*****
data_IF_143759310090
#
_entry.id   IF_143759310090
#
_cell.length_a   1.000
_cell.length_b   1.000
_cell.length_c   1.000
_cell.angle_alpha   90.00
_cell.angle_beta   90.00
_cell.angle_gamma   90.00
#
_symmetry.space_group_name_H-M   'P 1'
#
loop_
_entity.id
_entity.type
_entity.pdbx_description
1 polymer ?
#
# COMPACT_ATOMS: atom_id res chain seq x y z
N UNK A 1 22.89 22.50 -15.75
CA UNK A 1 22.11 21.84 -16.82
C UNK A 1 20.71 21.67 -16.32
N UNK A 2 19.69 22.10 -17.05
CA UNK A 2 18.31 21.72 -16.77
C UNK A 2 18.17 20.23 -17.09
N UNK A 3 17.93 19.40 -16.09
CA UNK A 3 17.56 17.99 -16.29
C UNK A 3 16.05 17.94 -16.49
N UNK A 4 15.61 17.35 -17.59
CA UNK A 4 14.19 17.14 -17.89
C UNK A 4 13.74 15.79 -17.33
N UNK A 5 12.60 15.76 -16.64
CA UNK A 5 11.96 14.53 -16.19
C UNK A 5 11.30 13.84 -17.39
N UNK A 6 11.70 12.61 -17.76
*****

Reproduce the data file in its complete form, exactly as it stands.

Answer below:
data_IF_143759310090
#
_entry.id   IF_143759310090
#
_cell.length_a   1.000
_cell.length_b   1.000
_cell.length_c   1.000
_cell.angle_alpha   90.00
_cell.angle_beta   90.00
_cell.angle_gamma   90.00
#
_symmetry.space_group_name_H-M   'P 1'
#
loop_
_entity.id
_entity.type
_entity.pdbx_description
1 polymer ?
#
# COMPACT_ATOMS: atom_id res chain seq x y z
N UNK A 1 22.89 22.50 -15.75
CA UNK A 1 22.11 21.84 -16.82
C UNK A 1 20.71 21.67 -16.32
N UNK A 2 19.69 22.10 -17.05
CA UNK A 2 18.31 21.72 -16.77
C UNK A 2 18.17 20.23 -17.09
N UNK A 3 17.93 19.40 -16.09
CA UNK A 3 17.56 17.99 -16.29
C UNK A 3 16.05 17.94 -16.49
N UNK A 4 15.61 17.35 -17.59
CA UNK A 4 14.19 17.14 -17.89
C UNK A 4 13.74 15.79 -17.33
N UNK A 5 12.60 15.76 -16.64
CA UNK A 5 11.96 14.53 -16.19
C UNK A 5 11.30 13.84 -17.39
N UNK A 6 11.70 12.61 -17.76